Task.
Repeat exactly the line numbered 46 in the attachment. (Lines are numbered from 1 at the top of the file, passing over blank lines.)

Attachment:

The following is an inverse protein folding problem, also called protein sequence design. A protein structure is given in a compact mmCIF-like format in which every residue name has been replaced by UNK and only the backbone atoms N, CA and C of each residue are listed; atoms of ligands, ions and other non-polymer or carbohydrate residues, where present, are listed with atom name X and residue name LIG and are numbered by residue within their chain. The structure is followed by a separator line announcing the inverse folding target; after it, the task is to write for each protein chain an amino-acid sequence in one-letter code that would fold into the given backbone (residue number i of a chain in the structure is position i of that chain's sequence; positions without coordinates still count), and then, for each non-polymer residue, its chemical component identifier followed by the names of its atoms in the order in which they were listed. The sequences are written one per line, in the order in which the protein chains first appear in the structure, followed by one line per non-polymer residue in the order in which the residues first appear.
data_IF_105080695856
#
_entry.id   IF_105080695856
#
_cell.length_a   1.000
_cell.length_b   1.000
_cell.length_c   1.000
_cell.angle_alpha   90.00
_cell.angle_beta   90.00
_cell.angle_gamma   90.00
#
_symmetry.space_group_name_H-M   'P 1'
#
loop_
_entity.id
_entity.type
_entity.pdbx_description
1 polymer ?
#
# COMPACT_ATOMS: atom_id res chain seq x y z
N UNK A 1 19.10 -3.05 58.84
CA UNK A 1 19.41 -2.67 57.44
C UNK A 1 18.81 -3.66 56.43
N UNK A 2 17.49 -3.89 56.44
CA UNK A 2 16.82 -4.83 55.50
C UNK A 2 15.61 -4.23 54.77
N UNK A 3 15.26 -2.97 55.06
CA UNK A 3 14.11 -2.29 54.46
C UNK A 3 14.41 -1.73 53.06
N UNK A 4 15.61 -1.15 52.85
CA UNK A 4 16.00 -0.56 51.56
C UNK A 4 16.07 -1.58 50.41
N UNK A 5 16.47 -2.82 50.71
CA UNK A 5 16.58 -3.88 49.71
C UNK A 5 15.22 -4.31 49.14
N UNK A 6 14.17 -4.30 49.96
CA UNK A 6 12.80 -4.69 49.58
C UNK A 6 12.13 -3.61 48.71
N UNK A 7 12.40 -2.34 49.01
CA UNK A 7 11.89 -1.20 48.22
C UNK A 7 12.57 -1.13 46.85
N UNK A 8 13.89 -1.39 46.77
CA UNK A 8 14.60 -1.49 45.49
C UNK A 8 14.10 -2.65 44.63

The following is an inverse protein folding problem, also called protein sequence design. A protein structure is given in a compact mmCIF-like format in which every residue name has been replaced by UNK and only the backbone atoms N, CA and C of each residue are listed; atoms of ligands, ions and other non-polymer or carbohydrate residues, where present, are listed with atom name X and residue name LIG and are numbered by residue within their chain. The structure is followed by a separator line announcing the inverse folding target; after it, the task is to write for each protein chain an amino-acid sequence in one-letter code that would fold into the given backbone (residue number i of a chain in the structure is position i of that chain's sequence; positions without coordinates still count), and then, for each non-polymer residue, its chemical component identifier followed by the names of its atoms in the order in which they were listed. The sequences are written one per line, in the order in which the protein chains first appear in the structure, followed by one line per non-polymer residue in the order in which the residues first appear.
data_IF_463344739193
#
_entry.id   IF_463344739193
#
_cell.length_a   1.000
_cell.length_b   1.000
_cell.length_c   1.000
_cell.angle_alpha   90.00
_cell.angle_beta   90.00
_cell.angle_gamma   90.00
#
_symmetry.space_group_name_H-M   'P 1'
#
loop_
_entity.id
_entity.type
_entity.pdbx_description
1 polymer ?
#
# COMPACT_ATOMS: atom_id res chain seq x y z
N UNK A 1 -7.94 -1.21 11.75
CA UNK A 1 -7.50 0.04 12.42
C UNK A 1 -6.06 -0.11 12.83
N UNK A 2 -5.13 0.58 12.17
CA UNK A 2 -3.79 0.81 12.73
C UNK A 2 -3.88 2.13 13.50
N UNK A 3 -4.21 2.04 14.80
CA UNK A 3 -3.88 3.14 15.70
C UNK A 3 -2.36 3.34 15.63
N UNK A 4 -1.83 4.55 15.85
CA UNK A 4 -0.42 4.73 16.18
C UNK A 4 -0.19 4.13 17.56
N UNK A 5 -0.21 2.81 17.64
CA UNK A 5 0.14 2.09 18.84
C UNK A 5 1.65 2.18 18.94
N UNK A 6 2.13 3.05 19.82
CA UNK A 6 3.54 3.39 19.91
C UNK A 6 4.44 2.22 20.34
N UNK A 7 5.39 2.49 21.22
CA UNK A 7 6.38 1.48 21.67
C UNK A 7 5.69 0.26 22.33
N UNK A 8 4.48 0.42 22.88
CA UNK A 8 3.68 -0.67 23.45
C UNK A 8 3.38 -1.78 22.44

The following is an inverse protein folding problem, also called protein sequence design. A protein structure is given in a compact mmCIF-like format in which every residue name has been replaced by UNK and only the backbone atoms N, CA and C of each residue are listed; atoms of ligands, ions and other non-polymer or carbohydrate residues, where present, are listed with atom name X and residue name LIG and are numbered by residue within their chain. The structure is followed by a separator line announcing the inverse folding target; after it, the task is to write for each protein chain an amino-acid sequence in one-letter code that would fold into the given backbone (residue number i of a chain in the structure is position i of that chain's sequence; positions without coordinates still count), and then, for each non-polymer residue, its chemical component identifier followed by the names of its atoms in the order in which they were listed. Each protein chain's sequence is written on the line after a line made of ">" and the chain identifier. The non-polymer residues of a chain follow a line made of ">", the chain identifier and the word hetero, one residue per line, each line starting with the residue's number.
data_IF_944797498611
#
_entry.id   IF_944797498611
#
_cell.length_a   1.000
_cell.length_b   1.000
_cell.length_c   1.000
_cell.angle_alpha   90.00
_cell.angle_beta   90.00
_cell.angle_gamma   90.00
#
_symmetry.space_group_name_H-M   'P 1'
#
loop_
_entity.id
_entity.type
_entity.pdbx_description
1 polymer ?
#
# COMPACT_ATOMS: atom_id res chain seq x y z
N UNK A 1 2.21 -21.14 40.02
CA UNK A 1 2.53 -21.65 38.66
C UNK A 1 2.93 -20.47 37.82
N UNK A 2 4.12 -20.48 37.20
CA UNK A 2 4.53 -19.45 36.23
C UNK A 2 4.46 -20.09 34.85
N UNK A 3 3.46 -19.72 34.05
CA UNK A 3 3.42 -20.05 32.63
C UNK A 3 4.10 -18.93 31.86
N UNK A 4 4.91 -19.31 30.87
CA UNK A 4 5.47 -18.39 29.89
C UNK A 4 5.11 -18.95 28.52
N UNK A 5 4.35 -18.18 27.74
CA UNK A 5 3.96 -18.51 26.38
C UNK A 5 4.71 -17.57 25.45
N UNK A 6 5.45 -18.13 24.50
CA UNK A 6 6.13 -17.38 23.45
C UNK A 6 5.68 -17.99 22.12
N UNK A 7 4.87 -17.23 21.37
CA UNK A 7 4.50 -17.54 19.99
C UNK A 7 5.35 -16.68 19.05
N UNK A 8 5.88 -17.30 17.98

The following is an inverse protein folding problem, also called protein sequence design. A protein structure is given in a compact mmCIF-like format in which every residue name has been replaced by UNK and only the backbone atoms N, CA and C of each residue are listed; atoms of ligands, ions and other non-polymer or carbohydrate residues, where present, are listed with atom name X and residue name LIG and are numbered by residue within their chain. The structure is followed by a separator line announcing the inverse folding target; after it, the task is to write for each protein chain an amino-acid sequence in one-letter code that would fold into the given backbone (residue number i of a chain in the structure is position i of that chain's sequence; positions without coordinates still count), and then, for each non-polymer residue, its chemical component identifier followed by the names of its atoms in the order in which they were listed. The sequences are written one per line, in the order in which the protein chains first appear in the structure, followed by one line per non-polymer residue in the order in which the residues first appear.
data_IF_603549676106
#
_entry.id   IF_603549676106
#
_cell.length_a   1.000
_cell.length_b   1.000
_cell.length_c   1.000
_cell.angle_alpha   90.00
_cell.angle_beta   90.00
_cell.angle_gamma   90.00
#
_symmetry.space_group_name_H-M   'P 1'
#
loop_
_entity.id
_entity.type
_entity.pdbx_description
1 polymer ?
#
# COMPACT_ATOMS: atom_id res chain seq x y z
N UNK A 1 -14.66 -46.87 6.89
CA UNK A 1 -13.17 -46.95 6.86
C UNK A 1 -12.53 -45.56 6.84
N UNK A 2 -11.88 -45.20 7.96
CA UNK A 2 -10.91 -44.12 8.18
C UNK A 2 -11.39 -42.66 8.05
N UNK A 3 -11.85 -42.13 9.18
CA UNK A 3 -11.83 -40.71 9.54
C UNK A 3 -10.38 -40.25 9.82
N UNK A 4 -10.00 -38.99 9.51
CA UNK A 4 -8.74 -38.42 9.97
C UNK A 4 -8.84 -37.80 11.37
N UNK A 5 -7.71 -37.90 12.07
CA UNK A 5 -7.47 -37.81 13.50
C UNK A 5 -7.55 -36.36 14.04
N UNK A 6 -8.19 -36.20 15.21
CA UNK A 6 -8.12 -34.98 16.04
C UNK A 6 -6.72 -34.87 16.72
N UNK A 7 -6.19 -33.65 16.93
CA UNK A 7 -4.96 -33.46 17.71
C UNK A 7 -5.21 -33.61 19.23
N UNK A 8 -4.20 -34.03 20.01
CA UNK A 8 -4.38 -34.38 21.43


The following is an inverse protein folding problem, also called protein sequence design. A protein structure is given in a compact mmCIF-like format in which every residue name has been replaced by UNK and only the backbone atoms N, CA and C of each residue are listed; atoms of ligands, ions and other non-polymer or carbohydrate residues, where present, are listed with atom name X and residue name LIG and are numbered by residue within their chain. The structure is followed by a separator line announcing the inverse folding target; after it, the task is to write for each protein chain an amino-acid sequence in one-letter code that would fold into the given backbone (residue number i of a chain in the structure is position i of that chain's sequence; positions without coordinates still count), and then, for each non-polymer residue, its chemical component identifier followed by the names of its atoms in the order in which they were listed. The sequences are written one per line, in the order in which the protein chains first appear in the structure, followed by one line per non-polymer residue in the order in which the residues first appear.